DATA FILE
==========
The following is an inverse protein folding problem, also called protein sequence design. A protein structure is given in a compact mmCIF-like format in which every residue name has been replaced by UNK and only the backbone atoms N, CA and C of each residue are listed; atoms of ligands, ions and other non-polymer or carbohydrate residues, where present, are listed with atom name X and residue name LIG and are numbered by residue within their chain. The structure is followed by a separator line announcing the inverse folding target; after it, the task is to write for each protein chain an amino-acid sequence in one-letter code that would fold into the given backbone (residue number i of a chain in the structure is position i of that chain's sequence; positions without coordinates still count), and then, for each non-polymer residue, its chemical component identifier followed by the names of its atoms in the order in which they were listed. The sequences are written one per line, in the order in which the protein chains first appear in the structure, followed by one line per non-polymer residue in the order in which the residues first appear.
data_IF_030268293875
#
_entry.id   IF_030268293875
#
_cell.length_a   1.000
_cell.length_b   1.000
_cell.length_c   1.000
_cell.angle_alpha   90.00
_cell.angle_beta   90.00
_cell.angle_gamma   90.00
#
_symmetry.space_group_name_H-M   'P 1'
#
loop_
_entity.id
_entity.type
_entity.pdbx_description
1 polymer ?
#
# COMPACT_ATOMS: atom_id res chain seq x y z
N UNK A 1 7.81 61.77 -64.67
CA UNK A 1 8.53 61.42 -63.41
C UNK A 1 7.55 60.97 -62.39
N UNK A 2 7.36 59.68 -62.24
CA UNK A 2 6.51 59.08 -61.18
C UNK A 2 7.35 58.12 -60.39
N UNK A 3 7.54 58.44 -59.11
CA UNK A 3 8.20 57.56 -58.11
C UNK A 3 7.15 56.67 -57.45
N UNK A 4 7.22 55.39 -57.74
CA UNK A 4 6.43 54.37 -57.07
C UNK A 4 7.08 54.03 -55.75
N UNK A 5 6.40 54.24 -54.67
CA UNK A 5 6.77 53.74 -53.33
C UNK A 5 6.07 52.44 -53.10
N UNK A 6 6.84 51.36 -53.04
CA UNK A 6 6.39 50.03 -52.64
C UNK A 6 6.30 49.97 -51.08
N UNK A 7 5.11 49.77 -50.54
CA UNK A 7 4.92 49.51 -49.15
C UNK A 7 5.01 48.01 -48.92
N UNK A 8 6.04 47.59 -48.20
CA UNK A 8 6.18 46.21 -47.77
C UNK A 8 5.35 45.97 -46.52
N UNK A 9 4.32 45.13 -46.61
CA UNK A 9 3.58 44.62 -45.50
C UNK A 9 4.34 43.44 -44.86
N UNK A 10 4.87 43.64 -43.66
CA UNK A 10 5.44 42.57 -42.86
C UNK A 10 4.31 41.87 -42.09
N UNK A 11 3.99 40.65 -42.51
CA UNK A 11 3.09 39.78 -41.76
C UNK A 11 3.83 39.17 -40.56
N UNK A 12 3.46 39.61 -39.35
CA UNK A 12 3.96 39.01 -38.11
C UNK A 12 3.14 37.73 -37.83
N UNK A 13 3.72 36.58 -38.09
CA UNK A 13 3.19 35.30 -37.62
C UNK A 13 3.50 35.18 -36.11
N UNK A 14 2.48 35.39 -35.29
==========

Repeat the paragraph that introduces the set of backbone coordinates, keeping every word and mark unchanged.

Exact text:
The following is an inverse protein folding problem, also called protein sequence design. A protein structure is given in a compact mmCIF-like format in which every residue name has been replaced by UNK and only the backbone atoms N, CA and C of each residue are listed; atoms of ligands, ions and other non-polymer or carbohydrate residues, where present, are listed with atom name X and residue name LIG and are numbered by residue within their chain. The structure is followed by a separator line announcing the inverse folding target; after it, the task is to write for each protein chain an amino-acid sequence in one-letter code that would fold into the given backbone (residue number i of a chain in the structure is position i of that chain's sequence; positions without coordinates still count), and then, for each non-polymer residue, its chemical component identifier followed by the names of its atoms in the order in which they were listed. The sequences are written one per line, in the order in which the protein chains first appear in the structure, followed by one line per non-polymer residue in the order in which the residues first appear.